By Jonathan Tay
To many people, the impending Christmas season is a time of buying gifts, sharing, and flying off to a tropical island to get away from the hustle and bustle of city life. Despite our Asian culture, gift-giving has slowly but surely become a part of our lives and has been known to cause heart palpitations to some. In particular, one may find the process of choosing the right gifts extremely vexing. This ordeal can be especially distressing if your boss is among the recipients in your gift list.
Selecting an appropriate gift for the boss can be an extremely delicate affair. An overly exorbitant gift might immediately grant you the "bootlicker" tag by co-workers while an inexpensive gift may come off as insincere. It is no surprise that many would decide to avoid the complication altogether and convince themselves that the boss is an unfeeling cyborg who can afford better gifts himself or herself.
Well, office etiquette does not dictate that you have to get your boss a gift. However, if you happen to have a change of heart (or if the Ghosts of Christmas decide to pay you a visit), here are some pointers to keep in mind while carrying out your mission of sharing the spirit of giving with your superiors.
Avoid getting something too personal. You may have a relatively close working relationship with your boss. But it would only be appropriate to maintain a certain level of professionalism. He or she is after all the boss and would like to be respected as such. Giving something too personal might send a wrong message or cause awkwardness between the both of you. Some gifts you may want to consider avoiding would include:
- Self-made items
- Fashion accessories
- Personal care products
Avoid provocative gifts. Don't get gifts which touch on discriminating issues like gender, religion or race. You may find it amusing but your boss may not share your level of humour.
An expensive gift may be too good for your own good. You may think that getting a gift befitting to the status of your boss is only right. Well, to your colleagues, you may simply appear as a show-off trying to get into the boss' good books. Your boss, on the other hand, may not be too keen to accept such a gift if it has the potential to stir controversy among the team.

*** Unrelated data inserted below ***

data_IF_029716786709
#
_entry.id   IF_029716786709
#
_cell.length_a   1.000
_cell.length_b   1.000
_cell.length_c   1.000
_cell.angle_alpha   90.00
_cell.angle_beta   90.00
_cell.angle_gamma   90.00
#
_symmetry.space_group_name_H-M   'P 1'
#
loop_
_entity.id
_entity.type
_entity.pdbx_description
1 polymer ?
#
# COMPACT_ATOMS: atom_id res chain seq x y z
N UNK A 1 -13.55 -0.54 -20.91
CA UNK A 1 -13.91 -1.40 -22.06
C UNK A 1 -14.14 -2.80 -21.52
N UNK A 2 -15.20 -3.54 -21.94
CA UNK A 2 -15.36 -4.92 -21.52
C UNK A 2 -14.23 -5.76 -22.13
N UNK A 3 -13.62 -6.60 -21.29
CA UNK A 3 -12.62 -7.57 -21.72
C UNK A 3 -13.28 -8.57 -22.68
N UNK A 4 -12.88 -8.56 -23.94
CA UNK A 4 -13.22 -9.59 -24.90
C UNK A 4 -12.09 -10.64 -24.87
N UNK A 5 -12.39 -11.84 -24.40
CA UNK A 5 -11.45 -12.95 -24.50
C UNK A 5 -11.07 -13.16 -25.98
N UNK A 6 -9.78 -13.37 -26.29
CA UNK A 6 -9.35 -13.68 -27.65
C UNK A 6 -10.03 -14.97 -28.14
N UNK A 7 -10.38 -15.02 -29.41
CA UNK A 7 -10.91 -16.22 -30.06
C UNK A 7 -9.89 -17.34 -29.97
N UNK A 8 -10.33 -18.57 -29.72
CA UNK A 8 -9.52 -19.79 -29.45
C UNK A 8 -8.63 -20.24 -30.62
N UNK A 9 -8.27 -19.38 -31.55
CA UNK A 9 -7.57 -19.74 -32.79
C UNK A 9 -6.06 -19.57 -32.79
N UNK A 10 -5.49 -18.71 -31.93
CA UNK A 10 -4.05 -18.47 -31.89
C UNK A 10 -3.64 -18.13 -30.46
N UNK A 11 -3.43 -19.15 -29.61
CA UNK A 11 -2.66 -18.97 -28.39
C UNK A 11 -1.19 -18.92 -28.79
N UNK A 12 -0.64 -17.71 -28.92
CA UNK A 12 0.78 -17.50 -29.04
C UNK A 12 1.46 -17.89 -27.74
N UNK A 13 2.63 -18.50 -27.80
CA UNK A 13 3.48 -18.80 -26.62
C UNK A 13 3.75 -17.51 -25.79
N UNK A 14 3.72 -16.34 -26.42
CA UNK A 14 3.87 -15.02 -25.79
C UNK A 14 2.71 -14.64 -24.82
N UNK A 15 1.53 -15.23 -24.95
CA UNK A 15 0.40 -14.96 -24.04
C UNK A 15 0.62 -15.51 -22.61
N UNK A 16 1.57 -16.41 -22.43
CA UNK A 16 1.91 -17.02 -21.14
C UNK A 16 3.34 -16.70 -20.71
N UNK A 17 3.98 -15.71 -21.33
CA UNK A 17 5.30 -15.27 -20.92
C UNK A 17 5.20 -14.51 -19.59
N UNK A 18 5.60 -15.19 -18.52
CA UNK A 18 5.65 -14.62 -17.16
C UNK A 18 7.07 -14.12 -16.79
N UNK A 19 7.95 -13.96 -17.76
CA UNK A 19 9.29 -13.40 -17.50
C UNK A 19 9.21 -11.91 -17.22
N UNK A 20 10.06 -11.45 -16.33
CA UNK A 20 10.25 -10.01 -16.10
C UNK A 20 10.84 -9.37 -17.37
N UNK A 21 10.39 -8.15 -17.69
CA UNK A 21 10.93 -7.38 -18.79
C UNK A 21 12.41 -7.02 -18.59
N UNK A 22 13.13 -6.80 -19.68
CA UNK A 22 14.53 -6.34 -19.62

With that being said, how much exactly would then be the most appropriate amount to spend on a gift to your boss? Based on the result of the poll by JobsCentral, 40 per cent of the respondents who are getting their bosses gifts agreed that a range of $20 to $49 would be a reasonable amount to work on. For this price range, some gift ideas which you may want to consider are:
- Planner /organiser
- Luggage tag
- Coffee-mug warmer
- Thermos flask
- A book, perhaps management-related
- Coffee powder / Tea leaves
Be modest, please. The entire office does not need to know that you are giving your boss a gift, unless you misunderstood the company's policy of declaring favours. A potentially attention-catching gift would only bring about bad publicity for you. So stay far away from the helium-filled balloons and carol-singing greeting cards. Give these to your crushes, not your boss.
Share a gift if you are shy. If the idea of giving your boss a gift gives you as much jitters as it does when submitting your latest report, you could consider sharing a gift with the rest of the team. This would allow everyone to participate and, it also wouldn't make you appear like you are trying to stand out if nobody actually prepared anything for the boss. Nevertheless, the best thing about this idea is -- if the boss doesn't like the gift, you are not alone.
The JobsCentral Group, a CareerBuilder company, is the owner of JobsCentral.com.sg, one of Singapore's largest job and learning portals. Get a free career personality test and more career- and education-related articles at JobsCentral and JobsCentral Community.